Controlling Text Display on Web Pages: Using PHP and JavaScript Controlling Text Display on Web Pages: Using PHP and JavaScript

Controlling Text Display on Web Pages: Using PHP and JavaScript

  CodingTips[Updated on:Mar-21-2023]      |  Reading Time: About 5 minutes

When working with PHP, there are times when you need to limit the amount of text that is displayed on a page. This can be done using the substr function, but it can be a bit cumbersome to use every time you need to limit text. To make this process easier, you can create a custom function called custom_echo that will do the job for you.

The custom_echo function takes two parameters: $x and $length. $x is the string that you want to limit, and $length is the maximum number of characters that you want to display. If $x is longer than $length, the function will trim it down and add an ellipsis (...) to the end of the text. If $x is shorter than $length, the function will simply return the original text.

Here's an example of how to use the custom_echo function:

PHP Code to create a function named customer_echo():

function custom_echo($x, $addLineBreaks = true) {
  $posture = preg_replace_callback('/B#(w*[a-z_]+w*)/i', function($matches) {
    return '<a href="/hashtag/' . strtolower($matches[1]) . '">#' . $matches[1] . '</a>';
  }, $x);
  $postbacks = preg_replace_callback('@(https?://([-w.]+)+(:d+)?(/([w/_.%-=#]*(?S+)?)?)?)@', function($matches) {
    return '<a href="' . $matches[0] . '" target="_blank">' . $matches[0] . '</a>';
  }, $posture);
  if ($addLineBreaks) {
    $postbacks = nl2br($postbacks);
  echo '<div style="font-size:100%;color:black; word-wrap: break-word" class="show-read-more">';
  echo $postbacks;
  echo '</div>';

Use Java Script to cascade down the read more text to fully read the text more than 200 characters:


  var maxLength = 200;
    var myStr = $(this).html();
    if($.trim(myStr).length > maxLength){
      var newStr = myStr.substring(0, maxLength);
      var removedStr = myStr.substring(maxLength, $.trim(myStr).length);
      var $readMoreLink = $('<a href="javascript:void(0);" class="read-more">read more...</a>');
      var $hiddenText = $('<span class="more-text">' + removedStr + '</span>');

  $(document).on("click", ".read-more", function(){
    var $parent = $(this).parent();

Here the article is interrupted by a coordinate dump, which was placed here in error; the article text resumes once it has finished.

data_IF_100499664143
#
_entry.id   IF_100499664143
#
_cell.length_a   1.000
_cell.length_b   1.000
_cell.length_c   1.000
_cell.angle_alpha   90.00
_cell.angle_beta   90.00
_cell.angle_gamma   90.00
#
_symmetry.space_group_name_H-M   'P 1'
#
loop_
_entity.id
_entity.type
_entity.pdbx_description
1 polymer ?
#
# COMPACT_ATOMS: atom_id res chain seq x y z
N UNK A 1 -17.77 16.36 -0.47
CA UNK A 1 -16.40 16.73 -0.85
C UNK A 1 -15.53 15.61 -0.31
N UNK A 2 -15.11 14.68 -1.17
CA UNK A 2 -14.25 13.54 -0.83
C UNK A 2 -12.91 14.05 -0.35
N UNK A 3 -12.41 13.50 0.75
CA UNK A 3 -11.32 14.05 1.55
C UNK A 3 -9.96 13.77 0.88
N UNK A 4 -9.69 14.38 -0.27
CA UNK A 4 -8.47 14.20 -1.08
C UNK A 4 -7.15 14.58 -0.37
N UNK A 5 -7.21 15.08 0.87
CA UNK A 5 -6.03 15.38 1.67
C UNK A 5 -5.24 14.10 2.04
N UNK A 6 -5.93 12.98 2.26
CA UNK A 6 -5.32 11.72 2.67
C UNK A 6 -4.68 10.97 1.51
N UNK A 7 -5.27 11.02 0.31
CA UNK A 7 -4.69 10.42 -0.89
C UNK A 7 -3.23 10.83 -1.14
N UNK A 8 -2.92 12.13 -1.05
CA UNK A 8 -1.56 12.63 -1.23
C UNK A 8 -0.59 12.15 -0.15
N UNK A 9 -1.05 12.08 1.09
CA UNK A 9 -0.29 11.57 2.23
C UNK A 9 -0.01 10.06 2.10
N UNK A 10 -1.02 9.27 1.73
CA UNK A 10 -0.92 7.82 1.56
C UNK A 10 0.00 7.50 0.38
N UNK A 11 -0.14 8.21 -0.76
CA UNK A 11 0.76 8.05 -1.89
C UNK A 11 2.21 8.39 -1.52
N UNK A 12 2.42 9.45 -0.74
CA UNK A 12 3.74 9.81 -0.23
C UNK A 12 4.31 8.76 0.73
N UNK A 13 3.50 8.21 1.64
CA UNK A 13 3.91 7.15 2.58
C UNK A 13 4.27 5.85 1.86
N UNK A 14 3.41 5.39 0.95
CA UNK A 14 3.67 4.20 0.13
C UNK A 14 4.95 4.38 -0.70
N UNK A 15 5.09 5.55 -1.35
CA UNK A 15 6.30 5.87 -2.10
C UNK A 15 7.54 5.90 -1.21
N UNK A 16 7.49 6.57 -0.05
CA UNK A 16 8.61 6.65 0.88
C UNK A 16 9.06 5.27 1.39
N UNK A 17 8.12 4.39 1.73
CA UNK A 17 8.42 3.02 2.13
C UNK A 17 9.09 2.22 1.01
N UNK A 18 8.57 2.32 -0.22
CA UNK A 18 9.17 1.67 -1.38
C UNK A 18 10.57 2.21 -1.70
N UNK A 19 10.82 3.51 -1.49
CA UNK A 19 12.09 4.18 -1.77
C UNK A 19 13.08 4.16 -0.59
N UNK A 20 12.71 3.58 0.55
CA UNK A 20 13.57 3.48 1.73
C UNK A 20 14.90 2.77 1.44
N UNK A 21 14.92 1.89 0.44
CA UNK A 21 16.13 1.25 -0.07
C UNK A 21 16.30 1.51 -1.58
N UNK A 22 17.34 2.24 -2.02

In the example above, the $text variable contains a long string of Lorem Ipsum text. We pass this variable and the maximum number of characters we want to display (100) to the custom_echo function. The function then checks to see if the length of $text is shorter than or equal to 100 characters. If it is, the entire string is echoed to the screen. If it is longer, the function trims it down to 100 characters and adds an ellipsis to the end.

Moving on to the JavaScript code for the "read more" feature, it's a handy way to give your users the ability to see more text without taking up too much space on the page. The code works by hiding the additional text until the user clicks a "read more" link. When the link is clicked, the additional text is revealed.

The code works by first finding all elements with the show-read-more class. It then loops through each of these elements and checks if their content is longer than the maxLength variable (set to 200 characters in this case). If it is, the code shortens the text to maxLength characters and adds a "read more" link at the end.

When the "read more" link is clicked, the code finds the parent element of the link (which contains both the shortened text and the "read more" link) and shows the hidden text (which is stored in a more-text span). It then removes the "read more" link from the parent element.

Overall, the custom_echo PHP function and the JavaScript "read more" code are both useful tools for controlling the amount of text that is displayed on a page. By limiting the amount of text that is displayed, you can make your pages more visually appealing and easier to read.


Like & Share

Leave a Comment

Login to post a public Comment

There are no comments yet. Comment to discuss